Fighting corruption: the role of the Anti-Corruption Commission

Fighting corruption: the role of the Anti-Corruption Commission

A well-financed and independent anti-corruption agency or commission can be a strong weapon in the fight against corruption. They need support, however, from both the government, judiciary and law enforcement if they are to do their jobs.

Above all they need independence: they need to establish their credentials as independent investigators dedicated to fighting corruption both inside and outside government.

The first anti-corruption commission was set up in Singapore in 1952, followed by Malaysia and Hong Kong, giving Asia the reputation as the “cradle” of anti-corruption agencies (ACAs). Today there are nearly 150 such entities throughout the world.

ACAs often emerge in a context of corruption scandals. They are formed through broad political consensus and are regarded by most stakeholders as the ultimate response to corruption. However, they can find themselves at the centre of political controversy if they decide to investigate those in power.

Thailand’s Anti-Corruption Commission under threat

In Thailand the National Anti-Corruption Commission (NACC), which was formed in 1999, is coming under increasing pressure in a tense political situation because it has named the current prime minister in an investigation into corruption in the rice market.

There are allegations that the National Rice Pledge Scheme, which is headed by the prime minister, is involved in a scam that has cost Thai taxpayers US$15 billion over the past two years.

The NACC has had to protect its staff from grenade attacks and issue a statement explaining it is acting as a neutral entity. Government supporters are claiming it is biased and have barricaded its offices.

In 2010 the Thai NACC and the Thai government hosted the International Anti-Corruption Conference in Bangkok, a global gathering of more than 1,500 anti-corruption practitioners.  During that conference, the president of the NACC spoke openly about the challenges in investigating public figures.

The Bangkok Declaration concluded that the work of anti-corruption agencies needs to remain a national priority, and noted that for anti-corruption agencies to be independent, they must be preserved either in a constitution or an appropriate statute.

Good practice

In 2012 a set of standards and principles on what makes a good anti-corruption commission or agency were agreed upon by the anti-corruption community at a meeting in Jakarta. These include:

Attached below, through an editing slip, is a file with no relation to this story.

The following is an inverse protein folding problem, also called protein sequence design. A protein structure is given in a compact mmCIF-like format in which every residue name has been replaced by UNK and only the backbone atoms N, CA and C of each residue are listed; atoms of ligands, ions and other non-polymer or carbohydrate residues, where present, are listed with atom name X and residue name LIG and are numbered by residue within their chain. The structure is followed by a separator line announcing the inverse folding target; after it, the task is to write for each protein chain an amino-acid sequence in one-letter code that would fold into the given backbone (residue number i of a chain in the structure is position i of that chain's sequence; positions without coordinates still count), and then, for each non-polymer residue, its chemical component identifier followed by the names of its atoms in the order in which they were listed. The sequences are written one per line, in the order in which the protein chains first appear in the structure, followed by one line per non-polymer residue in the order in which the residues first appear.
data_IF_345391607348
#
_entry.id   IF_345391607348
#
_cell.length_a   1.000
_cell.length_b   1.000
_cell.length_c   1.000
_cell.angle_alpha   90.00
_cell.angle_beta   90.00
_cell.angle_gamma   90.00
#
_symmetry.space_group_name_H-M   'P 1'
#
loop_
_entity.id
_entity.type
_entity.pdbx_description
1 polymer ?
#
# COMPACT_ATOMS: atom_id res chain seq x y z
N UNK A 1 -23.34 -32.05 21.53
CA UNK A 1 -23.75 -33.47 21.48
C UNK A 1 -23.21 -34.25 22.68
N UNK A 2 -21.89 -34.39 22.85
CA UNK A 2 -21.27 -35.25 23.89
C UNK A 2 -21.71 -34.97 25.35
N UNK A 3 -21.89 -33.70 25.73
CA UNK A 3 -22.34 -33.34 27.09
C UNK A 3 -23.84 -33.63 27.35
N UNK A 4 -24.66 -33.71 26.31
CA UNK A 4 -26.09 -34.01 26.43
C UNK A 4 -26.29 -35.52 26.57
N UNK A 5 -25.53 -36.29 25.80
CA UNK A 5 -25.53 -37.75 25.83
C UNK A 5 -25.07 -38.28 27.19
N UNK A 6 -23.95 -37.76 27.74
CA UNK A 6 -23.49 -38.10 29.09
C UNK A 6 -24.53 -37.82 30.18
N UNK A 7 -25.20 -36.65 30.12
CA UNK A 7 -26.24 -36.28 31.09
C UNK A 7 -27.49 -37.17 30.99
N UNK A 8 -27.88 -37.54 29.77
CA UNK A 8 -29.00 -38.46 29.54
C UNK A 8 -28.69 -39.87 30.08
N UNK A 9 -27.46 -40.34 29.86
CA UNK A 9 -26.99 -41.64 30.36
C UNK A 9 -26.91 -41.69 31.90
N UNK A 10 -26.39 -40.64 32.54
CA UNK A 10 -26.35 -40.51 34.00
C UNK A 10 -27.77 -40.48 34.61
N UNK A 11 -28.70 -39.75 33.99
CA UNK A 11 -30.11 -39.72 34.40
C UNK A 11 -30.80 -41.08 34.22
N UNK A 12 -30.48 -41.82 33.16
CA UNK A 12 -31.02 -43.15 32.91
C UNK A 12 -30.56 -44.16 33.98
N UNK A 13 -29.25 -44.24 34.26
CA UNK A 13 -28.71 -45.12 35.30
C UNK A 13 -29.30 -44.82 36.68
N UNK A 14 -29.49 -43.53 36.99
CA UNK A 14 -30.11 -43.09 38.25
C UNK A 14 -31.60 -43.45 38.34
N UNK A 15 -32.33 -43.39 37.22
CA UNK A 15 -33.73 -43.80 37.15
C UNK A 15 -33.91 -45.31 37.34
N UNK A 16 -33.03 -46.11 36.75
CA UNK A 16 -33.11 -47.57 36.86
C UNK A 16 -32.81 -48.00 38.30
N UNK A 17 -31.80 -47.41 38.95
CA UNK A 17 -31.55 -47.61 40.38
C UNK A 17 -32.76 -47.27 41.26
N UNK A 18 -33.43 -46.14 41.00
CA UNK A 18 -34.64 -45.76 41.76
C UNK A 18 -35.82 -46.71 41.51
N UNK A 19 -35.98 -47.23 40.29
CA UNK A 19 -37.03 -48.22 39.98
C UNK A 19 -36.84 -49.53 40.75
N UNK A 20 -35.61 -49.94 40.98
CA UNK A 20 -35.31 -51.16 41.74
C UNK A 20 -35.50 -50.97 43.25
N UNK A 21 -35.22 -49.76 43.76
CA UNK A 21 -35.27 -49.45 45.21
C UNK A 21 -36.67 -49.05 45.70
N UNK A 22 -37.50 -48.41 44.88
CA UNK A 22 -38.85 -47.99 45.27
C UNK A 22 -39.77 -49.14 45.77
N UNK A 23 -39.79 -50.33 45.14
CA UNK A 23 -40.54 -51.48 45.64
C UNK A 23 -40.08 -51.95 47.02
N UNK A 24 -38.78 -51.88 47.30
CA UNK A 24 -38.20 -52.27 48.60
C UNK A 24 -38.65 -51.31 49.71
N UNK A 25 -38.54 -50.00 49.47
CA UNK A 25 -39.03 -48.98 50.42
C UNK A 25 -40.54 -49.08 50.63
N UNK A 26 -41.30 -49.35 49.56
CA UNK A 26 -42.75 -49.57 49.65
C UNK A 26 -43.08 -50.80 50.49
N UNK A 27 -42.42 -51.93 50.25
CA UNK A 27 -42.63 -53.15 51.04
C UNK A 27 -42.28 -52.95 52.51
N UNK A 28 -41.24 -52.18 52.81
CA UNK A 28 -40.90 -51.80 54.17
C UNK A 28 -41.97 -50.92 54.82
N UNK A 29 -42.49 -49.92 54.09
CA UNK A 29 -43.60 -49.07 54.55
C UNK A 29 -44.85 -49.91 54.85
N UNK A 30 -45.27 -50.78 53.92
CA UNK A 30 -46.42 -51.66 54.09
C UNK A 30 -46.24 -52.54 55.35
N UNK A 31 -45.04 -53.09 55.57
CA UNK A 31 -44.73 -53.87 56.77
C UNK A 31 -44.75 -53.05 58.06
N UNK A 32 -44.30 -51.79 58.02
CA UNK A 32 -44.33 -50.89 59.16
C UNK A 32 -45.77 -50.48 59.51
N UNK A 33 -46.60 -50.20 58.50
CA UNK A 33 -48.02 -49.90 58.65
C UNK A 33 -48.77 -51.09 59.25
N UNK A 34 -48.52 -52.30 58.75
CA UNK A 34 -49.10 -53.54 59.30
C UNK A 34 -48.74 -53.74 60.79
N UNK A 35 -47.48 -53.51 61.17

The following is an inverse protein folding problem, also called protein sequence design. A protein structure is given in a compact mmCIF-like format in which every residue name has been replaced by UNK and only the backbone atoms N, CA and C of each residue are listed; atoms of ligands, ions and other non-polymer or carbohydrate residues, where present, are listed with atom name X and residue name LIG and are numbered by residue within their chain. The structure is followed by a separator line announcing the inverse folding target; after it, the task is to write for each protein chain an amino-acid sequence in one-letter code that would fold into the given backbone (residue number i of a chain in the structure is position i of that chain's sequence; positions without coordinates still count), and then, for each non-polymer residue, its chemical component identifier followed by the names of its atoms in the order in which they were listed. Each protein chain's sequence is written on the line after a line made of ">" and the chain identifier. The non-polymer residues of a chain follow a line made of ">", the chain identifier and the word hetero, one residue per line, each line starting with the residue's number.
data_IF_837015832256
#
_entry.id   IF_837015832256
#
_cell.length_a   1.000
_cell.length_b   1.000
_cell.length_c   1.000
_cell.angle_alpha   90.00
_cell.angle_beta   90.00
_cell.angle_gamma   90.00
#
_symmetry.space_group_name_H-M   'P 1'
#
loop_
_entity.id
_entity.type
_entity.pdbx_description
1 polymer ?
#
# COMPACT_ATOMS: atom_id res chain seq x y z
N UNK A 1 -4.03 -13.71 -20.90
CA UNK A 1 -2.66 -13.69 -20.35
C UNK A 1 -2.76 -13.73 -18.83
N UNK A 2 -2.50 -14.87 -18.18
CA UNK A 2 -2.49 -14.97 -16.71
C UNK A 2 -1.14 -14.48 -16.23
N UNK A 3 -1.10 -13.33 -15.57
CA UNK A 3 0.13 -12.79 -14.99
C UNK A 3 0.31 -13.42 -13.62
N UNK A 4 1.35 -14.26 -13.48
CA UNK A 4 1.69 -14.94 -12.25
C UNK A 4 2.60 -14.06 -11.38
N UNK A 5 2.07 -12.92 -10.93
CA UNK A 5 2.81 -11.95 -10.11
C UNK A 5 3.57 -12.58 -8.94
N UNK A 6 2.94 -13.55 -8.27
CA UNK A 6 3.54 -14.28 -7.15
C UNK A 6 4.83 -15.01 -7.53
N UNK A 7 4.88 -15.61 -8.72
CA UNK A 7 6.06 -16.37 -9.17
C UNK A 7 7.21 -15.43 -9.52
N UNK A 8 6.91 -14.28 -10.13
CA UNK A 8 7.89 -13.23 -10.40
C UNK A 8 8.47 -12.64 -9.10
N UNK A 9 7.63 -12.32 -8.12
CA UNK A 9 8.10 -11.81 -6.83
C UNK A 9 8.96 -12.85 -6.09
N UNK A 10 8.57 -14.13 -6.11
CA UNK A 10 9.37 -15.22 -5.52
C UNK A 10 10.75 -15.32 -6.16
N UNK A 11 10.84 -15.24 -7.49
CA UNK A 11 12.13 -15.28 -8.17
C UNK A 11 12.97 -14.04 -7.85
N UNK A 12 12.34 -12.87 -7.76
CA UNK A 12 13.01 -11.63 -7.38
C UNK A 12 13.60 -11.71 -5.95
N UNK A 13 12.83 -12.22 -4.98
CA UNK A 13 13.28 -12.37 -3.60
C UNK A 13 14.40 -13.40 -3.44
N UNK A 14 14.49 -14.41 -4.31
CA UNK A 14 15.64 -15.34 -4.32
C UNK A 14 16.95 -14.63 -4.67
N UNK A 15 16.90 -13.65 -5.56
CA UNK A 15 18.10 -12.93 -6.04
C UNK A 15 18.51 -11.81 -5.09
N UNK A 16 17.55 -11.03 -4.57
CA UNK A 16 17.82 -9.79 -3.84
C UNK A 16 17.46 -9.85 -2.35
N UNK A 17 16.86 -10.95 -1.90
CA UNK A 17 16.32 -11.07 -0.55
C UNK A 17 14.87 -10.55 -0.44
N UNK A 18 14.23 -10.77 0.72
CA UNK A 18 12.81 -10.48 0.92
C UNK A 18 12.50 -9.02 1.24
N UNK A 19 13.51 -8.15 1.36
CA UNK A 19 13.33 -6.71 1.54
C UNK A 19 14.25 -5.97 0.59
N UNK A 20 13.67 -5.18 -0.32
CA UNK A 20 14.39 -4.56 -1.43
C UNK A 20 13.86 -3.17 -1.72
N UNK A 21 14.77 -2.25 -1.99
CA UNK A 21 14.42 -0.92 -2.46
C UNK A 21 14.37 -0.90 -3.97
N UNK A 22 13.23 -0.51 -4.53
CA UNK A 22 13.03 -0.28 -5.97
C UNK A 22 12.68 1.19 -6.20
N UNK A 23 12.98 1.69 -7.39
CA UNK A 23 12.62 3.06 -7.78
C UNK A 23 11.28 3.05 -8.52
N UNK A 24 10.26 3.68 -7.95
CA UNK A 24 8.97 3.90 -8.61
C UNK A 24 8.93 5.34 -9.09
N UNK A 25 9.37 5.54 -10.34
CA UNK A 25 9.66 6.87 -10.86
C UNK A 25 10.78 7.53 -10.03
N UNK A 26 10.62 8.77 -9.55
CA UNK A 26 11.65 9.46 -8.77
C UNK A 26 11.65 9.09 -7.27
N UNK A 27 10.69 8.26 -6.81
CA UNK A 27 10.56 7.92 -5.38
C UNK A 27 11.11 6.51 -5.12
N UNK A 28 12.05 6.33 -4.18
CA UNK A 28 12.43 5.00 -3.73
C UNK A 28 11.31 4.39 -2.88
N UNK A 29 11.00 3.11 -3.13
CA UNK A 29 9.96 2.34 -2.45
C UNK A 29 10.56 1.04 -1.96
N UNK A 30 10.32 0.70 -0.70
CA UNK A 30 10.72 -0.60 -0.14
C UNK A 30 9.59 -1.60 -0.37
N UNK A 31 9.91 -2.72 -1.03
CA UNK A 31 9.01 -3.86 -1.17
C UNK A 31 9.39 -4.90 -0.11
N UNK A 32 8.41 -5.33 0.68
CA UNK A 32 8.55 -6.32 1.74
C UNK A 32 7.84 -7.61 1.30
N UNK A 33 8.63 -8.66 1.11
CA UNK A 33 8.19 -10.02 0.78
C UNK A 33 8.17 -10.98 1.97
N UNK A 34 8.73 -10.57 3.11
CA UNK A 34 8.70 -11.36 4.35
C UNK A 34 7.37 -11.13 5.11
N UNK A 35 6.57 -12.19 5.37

Transparency International supports the creation of ACAs to help in the fight against corruption, and calls on governments to support and protect these institutions to fulfil their mandates by ensuring that they are given the independence and resources to do their jobs effectively. 

During political crises, such as the one in the Thailand, it is important that no side tries to hijack the agenda of the anti-corruption commission and that the work is allowed to continue free from threats and intimidation.

For any press enquiries please contact press@transparency.org

Latest

Support Transparency International

#18IACC: Call for workshop proposals now open!

The 18th edition of the International Anti-Corruption Conference to take place in Copenhagen from 22-24 October 2018 is thrilled to announce that the call for workshop proposals is now open. Help us shape the #18IACC agenda! Anyone interested in the fight against corruption is welcome to submit a proposal.

Journalists for Transparency (J4T)

Journalists for Transparency (J4T) is a collective of journalists and storytellers that seeks to explore issues of transparency and corruption around the globe. Check out their latest stories here! 

Promise and peril: blockchain, Bitcoin and the fight against corruption

Bitcoin and the blockchain technology that drives it are among the most disruptive digital innovations to have emerged in recent years. We take a look at the potential of blockchain in anti-corruption efforts.

Former vice-president on trial: a watershed moment for Portugal and Angola

Manuel Vicente is the former head of the all-powerful Angolan state oil company Sonangol and was, until a few months ago, the vice-president of Angola. Now he is the main target of a high-profile corruption case in Lisbon.

The theme for the 18th edition of the International Anti-Corruption Conference (IACC) is announced

Building on the priorities set out in the Panama Declaration, the 18th IACC in Denmark from 22 to 24 October 2018 will move the pledge of acting together now to concrete action.

A new home for our corruption research

Transparency International is excited to announce the launch of the Knowledge Hub, a dedicated online space for our research.

Pardon me? Presidential clemency and impunity for grand corruption

Recent events in Brazil and Peru have shone a spotlight on the issue of presidential pardons in cases of grand corruption. Read more to find out the best practices that legislators can use to ensure that pardons are not abused for political purposes.

Stopping Dirty Money: the Global Effective-O-Meter

As of January 2018, global effectiveness at stopping money laundering stands at 32% effectiveness.

Corruption in the USA: The difference a year makes

A new survey by Transparency International shows that the US government has a long way to go to win back citizens’ trust.

Social Media

Follow us on Social Media

Would you like to know more?

Sign up to stay informed about corruption news and our work around the world